The noble Lord said: My Lords, I certainly hope that the Minister will not avoid the responsibility of giving me an answer on this amendment on the grounds that it will be dealt with in the plan of action following the consultation on UASC, which is now not going to appear until the end of November, even though the report on the consultation was originally promised by the end of August.

While I can just about understand the Government’s need to work out some of the details regarding the specialist authorities, the technical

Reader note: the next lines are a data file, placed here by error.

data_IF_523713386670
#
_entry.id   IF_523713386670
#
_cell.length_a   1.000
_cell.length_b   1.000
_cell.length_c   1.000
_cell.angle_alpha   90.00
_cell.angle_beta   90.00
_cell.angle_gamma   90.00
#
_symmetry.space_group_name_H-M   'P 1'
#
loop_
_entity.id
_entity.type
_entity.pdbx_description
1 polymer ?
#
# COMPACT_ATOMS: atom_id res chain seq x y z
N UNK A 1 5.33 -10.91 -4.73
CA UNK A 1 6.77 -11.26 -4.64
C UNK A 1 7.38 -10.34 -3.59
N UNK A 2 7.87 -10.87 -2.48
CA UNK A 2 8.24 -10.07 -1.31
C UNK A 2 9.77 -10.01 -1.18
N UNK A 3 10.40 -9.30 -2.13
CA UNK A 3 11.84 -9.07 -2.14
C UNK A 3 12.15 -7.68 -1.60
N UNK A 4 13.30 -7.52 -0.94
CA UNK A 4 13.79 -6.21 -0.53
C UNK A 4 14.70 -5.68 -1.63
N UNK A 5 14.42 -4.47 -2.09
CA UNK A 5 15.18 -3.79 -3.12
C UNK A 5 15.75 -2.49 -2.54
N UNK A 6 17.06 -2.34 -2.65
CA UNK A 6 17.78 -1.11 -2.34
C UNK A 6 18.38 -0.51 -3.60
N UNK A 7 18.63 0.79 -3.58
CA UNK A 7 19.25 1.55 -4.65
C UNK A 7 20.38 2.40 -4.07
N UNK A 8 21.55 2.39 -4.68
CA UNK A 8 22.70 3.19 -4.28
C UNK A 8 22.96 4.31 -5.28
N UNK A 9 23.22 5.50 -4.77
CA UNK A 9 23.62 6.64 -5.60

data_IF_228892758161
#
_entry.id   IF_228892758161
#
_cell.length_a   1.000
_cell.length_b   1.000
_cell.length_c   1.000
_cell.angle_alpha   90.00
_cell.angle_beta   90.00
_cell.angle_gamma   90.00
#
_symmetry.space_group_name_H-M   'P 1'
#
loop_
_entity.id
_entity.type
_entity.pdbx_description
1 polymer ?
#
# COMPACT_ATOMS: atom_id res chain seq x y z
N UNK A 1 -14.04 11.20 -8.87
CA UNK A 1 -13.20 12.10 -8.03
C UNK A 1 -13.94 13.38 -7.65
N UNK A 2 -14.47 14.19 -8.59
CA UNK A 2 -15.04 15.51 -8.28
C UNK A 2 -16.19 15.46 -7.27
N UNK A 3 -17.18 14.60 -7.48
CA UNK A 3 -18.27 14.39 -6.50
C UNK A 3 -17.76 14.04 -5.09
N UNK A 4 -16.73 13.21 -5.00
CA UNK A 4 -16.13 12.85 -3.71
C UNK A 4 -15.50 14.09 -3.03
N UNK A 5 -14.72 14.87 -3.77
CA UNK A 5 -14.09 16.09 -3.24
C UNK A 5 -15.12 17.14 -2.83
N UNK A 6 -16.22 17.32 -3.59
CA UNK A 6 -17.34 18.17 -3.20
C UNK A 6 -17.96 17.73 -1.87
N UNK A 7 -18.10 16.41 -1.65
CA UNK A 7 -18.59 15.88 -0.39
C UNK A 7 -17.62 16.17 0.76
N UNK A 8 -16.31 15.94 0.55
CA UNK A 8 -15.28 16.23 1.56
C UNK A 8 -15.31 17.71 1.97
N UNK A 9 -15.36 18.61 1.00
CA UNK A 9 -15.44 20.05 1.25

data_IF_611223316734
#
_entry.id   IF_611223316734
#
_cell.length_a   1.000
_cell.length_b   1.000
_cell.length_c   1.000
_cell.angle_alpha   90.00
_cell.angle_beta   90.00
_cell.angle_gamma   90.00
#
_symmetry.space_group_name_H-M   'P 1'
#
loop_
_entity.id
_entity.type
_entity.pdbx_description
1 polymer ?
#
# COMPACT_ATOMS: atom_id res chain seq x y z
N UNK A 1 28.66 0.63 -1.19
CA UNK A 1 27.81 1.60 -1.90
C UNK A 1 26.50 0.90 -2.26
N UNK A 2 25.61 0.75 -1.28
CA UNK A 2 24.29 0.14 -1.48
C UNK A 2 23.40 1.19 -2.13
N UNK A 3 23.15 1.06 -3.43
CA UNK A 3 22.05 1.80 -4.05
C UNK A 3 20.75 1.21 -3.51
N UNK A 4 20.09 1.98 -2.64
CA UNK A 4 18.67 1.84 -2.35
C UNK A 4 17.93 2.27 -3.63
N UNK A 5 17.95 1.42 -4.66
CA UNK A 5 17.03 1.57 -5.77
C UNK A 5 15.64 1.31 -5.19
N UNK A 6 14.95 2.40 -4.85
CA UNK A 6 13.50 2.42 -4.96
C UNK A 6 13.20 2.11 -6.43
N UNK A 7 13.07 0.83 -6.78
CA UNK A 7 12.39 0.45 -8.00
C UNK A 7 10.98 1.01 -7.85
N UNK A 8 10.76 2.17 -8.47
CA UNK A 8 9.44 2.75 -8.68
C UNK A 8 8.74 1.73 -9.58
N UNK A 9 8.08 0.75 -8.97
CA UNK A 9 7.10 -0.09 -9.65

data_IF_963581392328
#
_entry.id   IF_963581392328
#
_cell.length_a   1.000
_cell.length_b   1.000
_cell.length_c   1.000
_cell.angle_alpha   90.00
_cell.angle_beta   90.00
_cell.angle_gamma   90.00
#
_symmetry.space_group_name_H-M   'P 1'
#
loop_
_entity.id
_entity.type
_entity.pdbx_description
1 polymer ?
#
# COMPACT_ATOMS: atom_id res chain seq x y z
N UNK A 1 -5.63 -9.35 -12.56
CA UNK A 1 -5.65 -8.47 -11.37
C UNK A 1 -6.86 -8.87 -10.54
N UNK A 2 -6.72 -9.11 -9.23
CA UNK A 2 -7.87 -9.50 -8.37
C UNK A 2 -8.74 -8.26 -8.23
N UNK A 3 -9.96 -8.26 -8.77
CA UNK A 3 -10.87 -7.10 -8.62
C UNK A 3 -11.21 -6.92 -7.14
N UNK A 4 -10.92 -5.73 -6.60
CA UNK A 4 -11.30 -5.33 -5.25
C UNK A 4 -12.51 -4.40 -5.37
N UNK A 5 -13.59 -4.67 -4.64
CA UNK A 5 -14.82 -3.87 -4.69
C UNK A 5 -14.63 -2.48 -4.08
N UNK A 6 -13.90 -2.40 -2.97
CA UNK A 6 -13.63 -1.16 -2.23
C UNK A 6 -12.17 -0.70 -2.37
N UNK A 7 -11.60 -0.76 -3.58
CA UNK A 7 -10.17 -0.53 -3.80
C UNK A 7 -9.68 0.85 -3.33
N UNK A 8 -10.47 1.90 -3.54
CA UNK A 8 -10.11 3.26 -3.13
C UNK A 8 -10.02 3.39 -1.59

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problem of age determination is a self-contained issue that could be settled independently of the general framework of the procedures for dealing with UASC. Although the Minister appeared to think that I was suggesting that dental X-rays should be used subject to guidelines, let me say again, as the wording of the amendment should make crystal clear, that I oppose the use of ionising radiation for the purpose of age determination, full stop. The guidelines I was talking about in my speech on 18 July were those developed by the London boroughs of Hillingdon and Croydon, which have been approved by the courts, and contain no mention of X-rays, as I would have thought the Minister's brief would have told him.